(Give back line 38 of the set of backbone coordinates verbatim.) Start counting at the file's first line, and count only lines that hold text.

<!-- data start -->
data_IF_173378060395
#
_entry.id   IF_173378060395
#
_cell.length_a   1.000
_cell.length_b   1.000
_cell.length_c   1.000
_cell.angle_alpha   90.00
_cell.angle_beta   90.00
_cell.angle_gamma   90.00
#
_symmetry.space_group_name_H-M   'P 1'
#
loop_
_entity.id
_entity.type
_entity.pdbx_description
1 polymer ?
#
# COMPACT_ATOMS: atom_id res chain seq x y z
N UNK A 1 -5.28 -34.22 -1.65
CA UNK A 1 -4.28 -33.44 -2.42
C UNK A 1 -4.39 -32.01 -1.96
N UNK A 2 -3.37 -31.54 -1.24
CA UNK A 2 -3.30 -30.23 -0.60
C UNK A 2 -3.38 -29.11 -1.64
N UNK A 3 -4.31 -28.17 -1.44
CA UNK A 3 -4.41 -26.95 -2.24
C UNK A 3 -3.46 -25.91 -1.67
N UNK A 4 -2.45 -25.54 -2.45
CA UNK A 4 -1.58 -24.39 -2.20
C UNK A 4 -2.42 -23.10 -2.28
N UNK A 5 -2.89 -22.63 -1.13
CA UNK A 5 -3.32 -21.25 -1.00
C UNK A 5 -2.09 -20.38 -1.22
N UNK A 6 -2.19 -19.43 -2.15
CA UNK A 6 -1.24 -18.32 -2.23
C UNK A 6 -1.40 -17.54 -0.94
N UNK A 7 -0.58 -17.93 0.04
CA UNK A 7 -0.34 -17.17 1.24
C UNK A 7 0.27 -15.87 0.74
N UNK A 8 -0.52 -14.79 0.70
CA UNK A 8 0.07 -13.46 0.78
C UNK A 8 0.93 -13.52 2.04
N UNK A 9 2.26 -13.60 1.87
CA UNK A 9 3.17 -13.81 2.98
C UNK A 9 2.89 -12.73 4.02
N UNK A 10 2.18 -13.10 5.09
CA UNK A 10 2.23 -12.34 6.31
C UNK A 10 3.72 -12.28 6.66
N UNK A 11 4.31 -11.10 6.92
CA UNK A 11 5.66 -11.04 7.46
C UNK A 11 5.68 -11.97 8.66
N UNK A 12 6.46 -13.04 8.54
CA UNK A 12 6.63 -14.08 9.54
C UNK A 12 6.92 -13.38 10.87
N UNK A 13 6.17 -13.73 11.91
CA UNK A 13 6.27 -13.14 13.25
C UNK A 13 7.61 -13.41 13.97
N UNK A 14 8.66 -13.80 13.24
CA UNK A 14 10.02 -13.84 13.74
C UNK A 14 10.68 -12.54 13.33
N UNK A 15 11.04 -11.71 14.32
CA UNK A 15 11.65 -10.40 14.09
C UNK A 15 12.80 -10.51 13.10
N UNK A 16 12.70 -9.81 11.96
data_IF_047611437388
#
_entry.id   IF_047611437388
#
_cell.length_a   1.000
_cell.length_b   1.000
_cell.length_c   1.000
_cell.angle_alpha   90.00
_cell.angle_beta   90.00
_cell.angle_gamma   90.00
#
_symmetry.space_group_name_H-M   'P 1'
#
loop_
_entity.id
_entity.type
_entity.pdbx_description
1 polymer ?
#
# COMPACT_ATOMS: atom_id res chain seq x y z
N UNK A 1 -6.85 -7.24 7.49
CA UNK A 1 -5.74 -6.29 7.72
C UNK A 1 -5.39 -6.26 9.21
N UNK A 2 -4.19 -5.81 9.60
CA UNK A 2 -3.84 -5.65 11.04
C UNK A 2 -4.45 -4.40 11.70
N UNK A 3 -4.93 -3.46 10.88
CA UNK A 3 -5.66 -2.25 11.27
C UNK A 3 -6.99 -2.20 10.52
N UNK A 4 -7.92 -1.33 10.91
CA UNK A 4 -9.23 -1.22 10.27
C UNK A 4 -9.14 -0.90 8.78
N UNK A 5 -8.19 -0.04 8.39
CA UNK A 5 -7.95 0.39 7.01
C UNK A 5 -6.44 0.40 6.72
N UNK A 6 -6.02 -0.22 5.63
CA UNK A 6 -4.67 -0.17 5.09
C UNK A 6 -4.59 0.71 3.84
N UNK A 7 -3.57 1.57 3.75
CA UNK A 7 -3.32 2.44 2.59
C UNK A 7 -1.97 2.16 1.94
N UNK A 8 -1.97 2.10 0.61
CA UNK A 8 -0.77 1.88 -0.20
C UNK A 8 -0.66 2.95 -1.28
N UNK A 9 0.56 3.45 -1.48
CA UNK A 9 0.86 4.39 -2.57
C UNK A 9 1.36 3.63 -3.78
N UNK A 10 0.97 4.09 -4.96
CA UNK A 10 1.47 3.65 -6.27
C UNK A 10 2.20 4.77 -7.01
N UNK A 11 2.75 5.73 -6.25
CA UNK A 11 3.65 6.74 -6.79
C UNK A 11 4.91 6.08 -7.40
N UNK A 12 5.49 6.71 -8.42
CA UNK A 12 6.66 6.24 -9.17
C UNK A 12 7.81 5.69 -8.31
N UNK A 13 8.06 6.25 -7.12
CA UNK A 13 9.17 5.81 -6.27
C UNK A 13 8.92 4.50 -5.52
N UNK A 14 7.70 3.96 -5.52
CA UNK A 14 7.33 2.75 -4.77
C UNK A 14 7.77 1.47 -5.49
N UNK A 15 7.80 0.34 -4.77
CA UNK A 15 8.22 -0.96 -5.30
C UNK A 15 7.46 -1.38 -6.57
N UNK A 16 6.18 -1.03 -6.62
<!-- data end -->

C UNK A 6 -1.40 -17.54 -0.94